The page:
By 1936, LSU had the finest facilities in the South, a top-notch faculty of 394 professors, a new medical school, more than 6,000 students, and a winning football team. In only eight years, it had risen in size from 88th in the nation to 20th, and it was the 11th largest state university in the nation. Long financed these improvements by arranging for the state to purchase acreage from the old LSU campus, which adjoined the grounds of the new State Capitol building in downtown Baton Rouge. To the consternation of his critics, Long essentially diverted $9 million for LSU's expansion and increased the annual operating budget to $2.8 million.[15]

LSU was hit by scandal in 1939 when James Monroe Smith, appointed by Huey Long as president of LSU, was charged with embezzling a half-million dollars. In the ensuing investigation, at least twenty state officials were indicted. Two committed suicide as the scandal enveloped Governor Richard W. Leche, who received a 10-year federal prison sentence as a result of a kickback scheme.[16] Paul M. Hebert, Dean of LSU's law school at the time, then assumed interim presidency in Smith's place.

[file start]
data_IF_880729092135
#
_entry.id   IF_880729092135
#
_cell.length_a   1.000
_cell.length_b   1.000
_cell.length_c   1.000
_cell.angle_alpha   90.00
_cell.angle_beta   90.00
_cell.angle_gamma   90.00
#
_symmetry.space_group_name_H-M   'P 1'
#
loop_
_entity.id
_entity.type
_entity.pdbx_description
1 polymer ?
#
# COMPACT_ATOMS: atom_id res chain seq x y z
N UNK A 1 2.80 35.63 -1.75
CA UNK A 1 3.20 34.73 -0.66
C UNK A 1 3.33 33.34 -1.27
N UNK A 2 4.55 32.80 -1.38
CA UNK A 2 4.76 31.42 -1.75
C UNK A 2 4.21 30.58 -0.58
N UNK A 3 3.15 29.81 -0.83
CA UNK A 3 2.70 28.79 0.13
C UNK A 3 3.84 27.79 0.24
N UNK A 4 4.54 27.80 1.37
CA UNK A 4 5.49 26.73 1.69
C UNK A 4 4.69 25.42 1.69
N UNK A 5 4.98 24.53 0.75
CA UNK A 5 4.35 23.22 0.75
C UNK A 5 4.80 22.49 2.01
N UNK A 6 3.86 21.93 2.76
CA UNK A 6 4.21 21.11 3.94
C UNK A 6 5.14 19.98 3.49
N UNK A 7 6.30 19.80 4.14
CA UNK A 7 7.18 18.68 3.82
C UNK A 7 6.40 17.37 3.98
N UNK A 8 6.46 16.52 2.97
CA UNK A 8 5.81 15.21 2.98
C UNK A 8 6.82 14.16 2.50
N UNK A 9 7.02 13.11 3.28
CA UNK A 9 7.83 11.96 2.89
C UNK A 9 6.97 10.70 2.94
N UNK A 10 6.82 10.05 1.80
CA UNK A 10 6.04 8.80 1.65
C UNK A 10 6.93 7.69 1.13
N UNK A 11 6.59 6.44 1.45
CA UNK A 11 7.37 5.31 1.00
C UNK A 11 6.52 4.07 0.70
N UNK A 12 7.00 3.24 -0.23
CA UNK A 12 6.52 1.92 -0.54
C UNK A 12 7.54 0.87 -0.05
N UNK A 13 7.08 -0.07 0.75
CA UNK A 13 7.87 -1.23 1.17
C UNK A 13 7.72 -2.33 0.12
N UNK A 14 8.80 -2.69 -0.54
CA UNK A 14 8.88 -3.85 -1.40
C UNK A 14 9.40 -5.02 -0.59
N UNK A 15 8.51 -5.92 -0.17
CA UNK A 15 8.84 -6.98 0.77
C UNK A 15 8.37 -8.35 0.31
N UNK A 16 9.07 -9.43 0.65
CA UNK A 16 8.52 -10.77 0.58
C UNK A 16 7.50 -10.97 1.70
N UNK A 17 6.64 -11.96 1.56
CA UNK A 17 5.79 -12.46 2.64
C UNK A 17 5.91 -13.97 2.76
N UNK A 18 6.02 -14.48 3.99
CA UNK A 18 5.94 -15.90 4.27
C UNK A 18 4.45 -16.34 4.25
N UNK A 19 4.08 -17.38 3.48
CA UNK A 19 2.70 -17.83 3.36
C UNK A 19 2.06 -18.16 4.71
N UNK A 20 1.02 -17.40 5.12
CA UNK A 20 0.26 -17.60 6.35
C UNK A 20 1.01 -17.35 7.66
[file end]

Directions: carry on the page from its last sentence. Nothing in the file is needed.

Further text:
During World War II, LSU was one of 131 colleges and universities nationally that took part in the V-12 Navy College Training Program which offered students a path to a Navy commission.[17]

Although some African-Americans students tried to enroll in LSU in 1946, the university did not admit African-Americans until the 1950s. In 1953 A. P. Tureaud, Jr. enrolled under court order, but his enrollment was cancelled when a higher court overturned the ruling. His case was ultimately decided by the U.S. Supreme Court. Tureaud returned to LSU in 1956. A classroom building on the LSU campus is named for his father, the late A. P. Tureaud, Sr., a noted Civil Rights leader. The federal courts mandated full integration for LSU in 1964. The first African-American graduate of the LSU Law School was former New Orleans mayor, the late Ernest N. "Dutch" Morial.[18]